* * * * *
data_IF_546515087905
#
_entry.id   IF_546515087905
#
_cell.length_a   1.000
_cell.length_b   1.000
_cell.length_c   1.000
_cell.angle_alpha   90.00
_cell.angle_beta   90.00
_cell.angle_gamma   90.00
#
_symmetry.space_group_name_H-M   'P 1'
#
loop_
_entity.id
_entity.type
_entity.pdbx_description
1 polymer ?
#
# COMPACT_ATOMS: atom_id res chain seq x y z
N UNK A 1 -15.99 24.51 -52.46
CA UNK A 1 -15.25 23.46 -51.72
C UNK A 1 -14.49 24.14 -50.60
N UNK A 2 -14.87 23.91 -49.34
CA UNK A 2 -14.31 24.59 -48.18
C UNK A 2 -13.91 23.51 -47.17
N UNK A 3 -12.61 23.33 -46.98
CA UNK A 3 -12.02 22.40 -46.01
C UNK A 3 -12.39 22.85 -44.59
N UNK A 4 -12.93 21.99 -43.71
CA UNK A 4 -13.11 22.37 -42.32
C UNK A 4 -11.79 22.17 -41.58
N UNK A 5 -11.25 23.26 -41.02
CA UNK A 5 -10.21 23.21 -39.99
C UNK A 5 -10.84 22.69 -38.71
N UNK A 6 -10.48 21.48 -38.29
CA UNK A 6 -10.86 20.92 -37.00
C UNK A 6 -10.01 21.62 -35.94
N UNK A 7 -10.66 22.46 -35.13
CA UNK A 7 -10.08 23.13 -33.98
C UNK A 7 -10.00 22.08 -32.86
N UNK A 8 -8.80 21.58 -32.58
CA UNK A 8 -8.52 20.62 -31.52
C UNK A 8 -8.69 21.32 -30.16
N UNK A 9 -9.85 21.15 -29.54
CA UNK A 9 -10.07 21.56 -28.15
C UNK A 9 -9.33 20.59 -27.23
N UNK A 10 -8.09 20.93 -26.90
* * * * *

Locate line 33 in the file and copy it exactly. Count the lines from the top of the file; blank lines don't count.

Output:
N UNK A 5 -11.25 23.26 -41.02